MiRNAs have been found to be important for mammalian development. In 2005, Dicer was found to be essential for vertebrate limb morphogenesis. Targeted removal of Dicer in mouse limbs results in the formation of much smaller limbs [67]. The importance of Dicer in skeletal development was confirmed in 2008 when mice with their Dicer gene deleted in cartilage showed a reduction in the proliferation of chondrocytes in Dicer-null growth plates. Severe skeletal developmental defects were also observed [68]. Iliopoulos et al. screened 365 miRNA genes and found 16 miRNA gene signatures that were differentially expressed in OA [69]. Using bioinformatics analysis, Cong et al. identified 46 differentially expressed miRNAs involved in chondrocyte apoptosis, autophagy, differentiation, and ECM degradation [70].

4.1.1. MiRNA-140

Several miRNAs play important roles in cartilage development and homeostasis. MiRNA-140 (miR-140) is known to be a cartilage-specific miRNA in embryos and zebrafish and a critical regulator of cartilage development and homeostasis [71,72,73,74]. It was also found that miR-140 expression was reduced in human OA cartilage [69,73]. MiR-140 is located in intron 16 of the WW domain-containing protein 2 (Wwp2), which is a member of the C2-WW-HECT family (NEDD4 family) of E3 ubiquitin ligases [75]. It acts as an acceptor of ubiquitin from E2 enzymes and then transfers ubiquitin to a specific lysine residue on the substrate [76], which is an intronic miRNA [50]. The expression level of Wwp2, the host gene of miR-140, is reduced in OA.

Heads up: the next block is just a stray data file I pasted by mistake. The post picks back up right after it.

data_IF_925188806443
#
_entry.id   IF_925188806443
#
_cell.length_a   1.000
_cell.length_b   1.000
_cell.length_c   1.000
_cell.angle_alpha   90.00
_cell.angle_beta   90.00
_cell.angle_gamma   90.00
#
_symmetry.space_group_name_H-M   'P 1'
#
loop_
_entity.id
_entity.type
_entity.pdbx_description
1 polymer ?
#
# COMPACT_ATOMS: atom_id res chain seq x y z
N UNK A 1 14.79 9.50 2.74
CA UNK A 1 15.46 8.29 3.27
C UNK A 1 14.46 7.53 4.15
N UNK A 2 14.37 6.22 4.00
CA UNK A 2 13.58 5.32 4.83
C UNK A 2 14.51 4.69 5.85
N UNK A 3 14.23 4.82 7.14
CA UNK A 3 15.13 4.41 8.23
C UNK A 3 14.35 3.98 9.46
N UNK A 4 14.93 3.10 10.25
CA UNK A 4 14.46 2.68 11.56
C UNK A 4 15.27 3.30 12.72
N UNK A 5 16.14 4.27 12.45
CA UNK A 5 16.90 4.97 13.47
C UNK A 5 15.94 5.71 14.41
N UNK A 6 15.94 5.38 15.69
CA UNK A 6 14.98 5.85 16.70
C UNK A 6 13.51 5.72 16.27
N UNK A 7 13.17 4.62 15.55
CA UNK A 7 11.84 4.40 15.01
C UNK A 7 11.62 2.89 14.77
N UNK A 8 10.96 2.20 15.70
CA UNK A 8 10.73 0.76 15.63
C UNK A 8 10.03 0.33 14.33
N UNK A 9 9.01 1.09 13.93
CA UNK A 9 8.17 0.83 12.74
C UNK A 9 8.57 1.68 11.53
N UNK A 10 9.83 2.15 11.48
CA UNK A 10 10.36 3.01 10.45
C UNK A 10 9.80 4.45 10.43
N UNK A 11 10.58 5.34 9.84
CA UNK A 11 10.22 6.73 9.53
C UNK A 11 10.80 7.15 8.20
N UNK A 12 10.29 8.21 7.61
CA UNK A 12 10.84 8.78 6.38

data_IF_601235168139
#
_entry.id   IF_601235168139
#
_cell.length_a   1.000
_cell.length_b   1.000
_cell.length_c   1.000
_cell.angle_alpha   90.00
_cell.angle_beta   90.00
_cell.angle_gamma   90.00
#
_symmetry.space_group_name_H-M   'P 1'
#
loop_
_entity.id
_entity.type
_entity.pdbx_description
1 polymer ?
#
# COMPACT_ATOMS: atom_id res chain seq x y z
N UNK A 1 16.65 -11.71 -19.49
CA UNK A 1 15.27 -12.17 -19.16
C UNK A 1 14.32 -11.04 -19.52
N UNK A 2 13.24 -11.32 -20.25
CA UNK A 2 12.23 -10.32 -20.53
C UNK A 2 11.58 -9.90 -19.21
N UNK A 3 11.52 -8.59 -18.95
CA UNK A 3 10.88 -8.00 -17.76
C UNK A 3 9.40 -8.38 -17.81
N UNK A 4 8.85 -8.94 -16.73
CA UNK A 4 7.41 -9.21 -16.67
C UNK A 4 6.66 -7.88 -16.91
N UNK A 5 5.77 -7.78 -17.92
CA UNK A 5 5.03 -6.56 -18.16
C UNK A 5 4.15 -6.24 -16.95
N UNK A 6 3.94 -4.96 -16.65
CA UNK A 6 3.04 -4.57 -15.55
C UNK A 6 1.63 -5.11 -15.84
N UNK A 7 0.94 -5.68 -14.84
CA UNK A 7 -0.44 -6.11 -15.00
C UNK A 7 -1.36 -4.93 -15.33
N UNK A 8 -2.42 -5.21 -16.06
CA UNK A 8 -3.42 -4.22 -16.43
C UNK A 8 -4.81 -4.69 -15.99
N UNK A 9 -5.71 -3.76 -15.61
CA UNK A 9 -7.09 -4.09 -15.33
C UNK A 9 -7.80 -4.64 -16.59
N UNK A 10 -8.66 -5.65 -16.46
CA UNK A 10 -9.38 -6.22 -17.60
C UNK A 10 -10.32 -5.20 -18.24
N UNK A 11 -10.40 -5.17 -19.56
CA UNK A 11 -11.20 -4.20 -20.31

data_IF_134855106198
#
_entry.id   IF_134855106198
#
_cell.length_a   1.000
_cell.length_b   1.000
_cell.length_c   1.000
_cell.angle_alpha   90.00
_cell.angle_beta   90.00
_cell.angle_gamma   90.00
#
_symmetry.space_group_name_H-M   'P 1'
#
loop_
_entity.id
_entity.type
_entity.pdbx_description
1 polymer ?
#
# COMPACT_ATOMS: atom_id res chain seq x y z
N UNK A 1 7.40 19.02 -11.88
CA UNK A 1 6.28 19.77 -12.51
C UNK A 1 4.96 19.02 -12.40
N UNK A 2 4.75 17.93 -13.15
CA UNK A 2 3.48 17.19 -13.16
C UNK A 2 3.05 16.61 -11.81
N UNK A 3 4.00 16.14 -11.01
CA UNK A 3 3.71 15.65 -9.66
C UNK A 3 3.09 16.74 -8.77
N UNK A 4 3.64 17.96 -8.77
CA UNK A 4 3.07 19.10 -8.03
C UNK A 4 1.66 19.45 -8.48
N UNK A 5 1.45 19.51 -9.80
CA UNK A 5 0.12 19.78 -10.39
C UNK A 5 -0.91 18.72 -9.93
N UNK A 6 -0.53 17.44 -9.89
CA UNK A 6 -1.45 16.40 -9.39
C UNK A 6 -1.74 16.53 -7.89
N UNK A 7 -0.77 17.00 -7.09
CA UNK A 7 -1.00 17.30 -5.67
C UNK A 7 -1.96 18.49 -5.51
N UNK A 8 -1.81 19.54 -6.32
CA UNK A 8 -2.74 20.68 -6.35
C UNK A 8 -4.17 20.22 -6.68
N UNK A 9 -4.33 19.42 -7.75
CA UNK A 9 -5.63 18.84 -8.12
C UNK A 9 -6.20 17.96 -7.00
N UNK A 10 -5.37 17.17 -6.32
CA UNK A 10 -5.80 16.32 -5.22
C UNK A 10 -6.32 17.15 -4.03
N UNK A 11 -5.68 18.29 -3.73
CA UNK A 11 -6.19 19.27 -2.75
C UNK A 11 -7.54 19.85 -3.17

The deletion of Sox9 diminishes the expression of miR-140 [74]. The miR-140 primary transcript is an intron-retained RNA coexpressed with Wwp2, which is directly induced by Sox9 through binding to intron 10 of the Wwp2 gene during chondrogenesis [77]. Nakamura et al. identified several Sox9 binding sites upstream of that for miR-140 within the Wwp2 gene in humans, mice, and zebrafish, and showed that miR-140 is downstream of the transcription factor Sox9 in developing zebrafish and mammalian cells [78]. Yamashita et al. demonstrated that the proximal upstream region of pri-miR-140, located in intron 10 of Wwp2, has in vivo promoter activity. These results suggest that miR-140 may be derived from its own specific transcript via Sox9 binding during chondrogenesis (Figure 1) [50]. Sox5 and Sox6 also function as regulators of cartilage development by boosting Sox9 activation of Col2a1 and Agc1 [46,79]. Yamashita et al. showed that the DNA-binding and/or transactivation ability of Sox9 as a homodimer is boosted by Sox5 and Sox6 in the promoter region of pri-miR-140 [50].